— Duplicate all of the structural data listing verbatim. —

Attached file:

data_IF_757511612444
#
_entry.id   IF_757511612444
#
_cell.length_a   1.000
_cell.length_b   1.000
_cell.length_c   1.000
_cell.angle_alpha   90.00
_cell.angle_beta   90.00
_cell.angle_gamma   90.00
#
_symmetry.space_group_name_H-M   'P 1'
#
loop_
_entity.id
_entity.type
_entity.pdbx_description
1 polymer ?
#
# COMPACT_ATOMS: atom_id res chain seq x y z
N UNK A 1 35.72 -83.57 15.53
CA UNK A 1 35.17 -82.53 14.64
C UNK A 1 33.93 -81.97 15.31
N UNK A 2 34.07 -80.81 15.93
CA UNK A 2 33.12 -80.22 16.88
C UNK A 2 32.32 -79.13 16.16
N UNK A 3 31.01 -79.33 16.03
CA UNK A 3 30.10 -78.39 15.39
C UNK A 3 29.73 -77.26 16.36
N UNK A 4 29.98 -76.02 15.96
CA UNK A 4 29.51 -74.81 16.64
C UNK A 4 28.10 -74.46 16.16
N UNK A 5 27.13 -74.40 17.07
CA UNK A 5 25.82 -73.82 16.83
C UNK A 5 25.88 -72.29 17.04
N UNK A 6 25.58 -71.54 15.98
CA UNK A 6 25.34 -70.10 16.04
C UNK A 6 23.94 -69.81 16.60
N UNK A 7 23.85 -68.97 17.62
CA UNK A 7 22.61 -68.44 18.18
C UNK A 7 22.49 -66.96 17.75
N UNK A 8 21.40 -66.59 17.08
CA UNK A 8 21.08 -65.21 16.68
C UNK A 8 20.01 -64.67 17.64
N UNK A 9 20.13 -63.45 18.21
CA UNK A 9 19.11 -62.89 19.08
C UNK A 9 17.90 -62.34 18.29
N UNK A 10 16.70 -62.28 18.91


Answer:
data_IF_757511612444
#
_entry.id   IF_757511612444
#
_cell.length_a   1.000
_cell.length_b   1.000
_cell.length_c   1.000
_cell.angle_alpha   90.00
_cell.angle_beta   90.00
_cell.angle_gamma   90.00
#
_symmetry.space_group_name_H-M   'P 1'
#
loop_
_entity.id
_entity.type
_entity.pdbx_description
1 polymer ?
#
# COMPACT_ATOMS: atom_id res chain seq x y z
N UNK A 1 35.72 -83.57 15.53
CA UNK A 1 35.17 -82.53 14.64
C UNK A 1 33.93 -81.97 15.31
N UNK A 2 34.07 -80.81 15.93
CA UNK A 2 33.12 -80.22 16.88
C UNK A 2 32.32 -79.13 16.16
N UNK A 3 31.01 -79.33 16.03
CA UNK A 3 30.10 -78.39 15.39
C UNK A 3 29.73 -77.26 16.36
N UNK A 4 29.98 -76.02 15.96
CA UNK A 4 29.51 -74.81 16.64
C UNK A 4 28.10 -74.46 16.16
N UNK A 5 27.13 -74.40 17.07
CA UNK A 5 25.82 -73.82 16.83
C UNK A 5 25.88 -72.29 17.04
N UNK A 6 25.58 -71.54 15.98
CA UNK A 6 25.34 -70.10 16.04
C UNK A 6 23.94 -69.81 16.60
N UNK A 7 23.85 -68.97 17.62
CA UNK A 7 22.61 -68.44 18.18
C UNK A 7 22.49 -66.96 17.75
N UNK A 8 21.40 -66.59 17.08
CA UNK A 8 21.08 -65.21 16.68
C UNK A 8 20.01 -64.67 17.64
N UNK A 9 20.13 -63.45 18.21
CA UNK A 9 19.11 -62.89 19.08
C UNK A 9 17.90 -62.34 18.29
N UNK A 10 16.70 -62.28 18.91